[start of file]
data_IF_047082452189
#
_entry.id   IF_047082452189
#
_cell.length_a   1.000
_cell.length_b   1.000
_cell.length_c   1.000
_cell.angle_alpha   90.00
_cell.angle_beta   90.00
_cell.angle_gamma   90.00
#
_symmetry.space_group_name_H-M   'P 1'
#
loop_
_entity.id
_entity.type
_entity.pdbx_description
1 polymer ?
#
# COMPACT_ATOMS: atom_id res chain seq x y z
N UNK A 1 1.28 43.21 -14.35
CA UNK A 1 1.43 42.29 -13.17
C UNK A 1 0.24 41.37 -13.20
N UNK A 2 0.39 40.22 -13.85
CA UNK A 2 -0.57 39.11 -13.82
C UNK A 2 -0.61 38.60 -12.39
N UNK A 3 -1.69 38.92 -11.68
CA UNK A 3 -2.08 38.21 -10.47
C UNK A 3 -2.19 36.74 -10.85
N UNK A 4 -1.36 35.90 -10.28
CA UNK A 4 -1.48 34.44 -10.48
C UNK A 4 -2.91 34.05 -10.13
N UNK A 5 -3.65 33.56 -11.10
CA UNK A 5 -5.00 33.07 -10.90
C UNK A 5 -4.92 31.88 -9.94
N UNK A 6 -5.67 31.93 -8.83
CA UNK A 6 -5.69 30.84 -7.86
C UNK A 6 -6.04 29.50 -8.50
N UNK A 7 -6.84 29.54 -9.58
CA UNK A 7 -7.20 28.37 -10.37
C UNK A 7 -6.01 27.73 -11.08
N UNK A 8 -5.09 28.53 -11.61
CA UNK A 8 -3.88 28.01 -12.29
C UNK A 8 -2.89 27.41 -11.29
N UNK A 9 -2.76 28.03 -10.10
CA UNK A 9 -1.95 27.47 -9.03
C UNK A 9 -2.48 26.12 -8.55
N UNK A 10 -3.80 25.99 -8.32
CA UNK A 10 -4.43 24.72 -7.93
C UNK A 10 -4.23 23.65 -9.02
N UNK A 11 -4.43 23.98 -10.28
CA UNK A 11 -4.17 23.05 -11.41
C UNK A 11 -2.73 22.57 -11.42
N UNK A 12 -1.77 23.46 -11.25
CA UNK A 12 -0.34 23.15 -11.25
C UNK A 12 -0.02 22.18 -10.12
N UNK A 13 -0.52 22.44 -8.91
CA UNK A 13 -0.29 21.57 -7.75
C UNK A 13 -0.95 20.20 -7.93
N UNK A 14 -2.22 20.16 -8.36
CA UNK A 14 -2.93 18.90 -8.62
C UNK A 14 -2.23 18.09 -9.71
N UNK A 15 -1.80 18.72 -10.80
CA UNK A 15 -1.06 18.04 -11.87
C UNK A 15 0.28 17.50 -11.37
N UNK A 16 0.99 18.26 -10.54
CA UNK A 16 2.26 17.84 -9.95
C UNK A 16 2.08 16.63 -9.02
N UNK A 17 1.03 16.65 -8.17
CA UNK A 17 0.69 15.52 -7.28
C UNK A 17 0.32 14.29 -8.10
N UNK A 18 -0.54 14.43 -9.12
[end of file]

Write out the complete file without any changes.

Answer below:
data_IF_047082452189
#
_entry.id   IF_047082452189
#
_cell.length_a   1.000
_cell.length_b   1.000
_cell.length_c   1.000
_cell.angle_alpha   90.00
_cell.angle_beta   90.00
_cell.angle_gamma   90.00
#
_symmetry.space_group_name_H-M   'P 1'
#
loop_
_entity.id
_entity.type
_entity.pdbx_description
1 polymer ?
#
# COMPACT_ATOMS: atom_id res chain seq x y z
N UNK A 1 1.28 43.21 -14.35
CA UNK A 1 1.43 42.29 -13.17
C UNK A 1 0.24 41.37 -13.20
N UNK A 2 0.39 40.22 -13.85
CA UNK A 2 -0.57 39.11 -13.82
C UNK A 2 -0.61 38.60 -12.39
N UNK A 3 -1.69 38.92 -11.68
CA UNK A 3 -2.08 38.21 -10.47
C UNK A 3 -2.19 36.74 -10.85
N UNK A 4 -1.36 35.90 -10.28
CA UNK A 4 -1.48 34.44 -10.48
C UNK A 4 -2.91 34.05 -10.13
N UNK A 5 -3.65 33.56 -11.10
CA UNK A 5 -5.00 33.07 -10.90
C UNK A 5 -4.92 31.88 -9.94
N UNK A 6 -5.67 31.93 -8.83
CA UNK A 6 -5.69 30.84 -7.86
C UNK A 6 -6.04 29.50 -8.50
N UNK A 7 -6.84 29.54 -9.58
CA UNK A 7 -7.20 28.37 -10.37
C UNK A 7 -6.01 27.73 -11.08
N UNK A 8 -5.09 28.53 -11.61
CA UNK A 8 -3.88 28.01 -12.29
C UNK A 8 -2.89 27.41 -11.29
N UNK A 9 -2.76 28.03 -10.10
CA UNK A 9 -1.95 27.47 -9.03
C UNK A 9 -2.48 26.12 -8.55
N UNK A 10 -3.80 25.99 -8.32
CA UNK A 10 -4.43 24.72 -7.93
C UNK A 10 -4.23 23.65 -9.02
N UNK A 11 -4.43 23.98 -10.28
CA UNK A 11 -4.17 23.05 -11.41
C UNK A 11 -2.73 22.57 -11.42
N UNK A 12 -1.77 23.46 -11.25
CA UNK A 12 -0.34 23.15 -11.25
C UNK A 12 -0.02 22.18 -10.12
N UNK A 13 -0.52 22.44 -8.91
CA UNK A 13 -0.29 21.57 -7.75
C UNK A 13 -0.95 20.20 -7.93
N UNK A 14 -2.22 20.16 -8.36
CA UNK A 14 -2.93 18.90 -8.62
C UNK A 14 -2.23 18.09 -9.71
N UNK A 15 -1.80 18.72 -10.80
CA UNK A 15 -1.06 18.04 -11.87
C UNK A 15 0.28 17.50 -11.37
N UNK A 16 0.99 18.26 -10.54
CA UNK A 16 2.26 17.84 -9.95
C UNK A 16 2.08 16.63 -9.02
N UNK A 17 1.03 16.65 -8.17
CA UNK A 17 0.69 15.52 -7.28
C UNK A 17 0.32 14.29 -8.10
N UNK A 18 -0.54 14.43 -9.12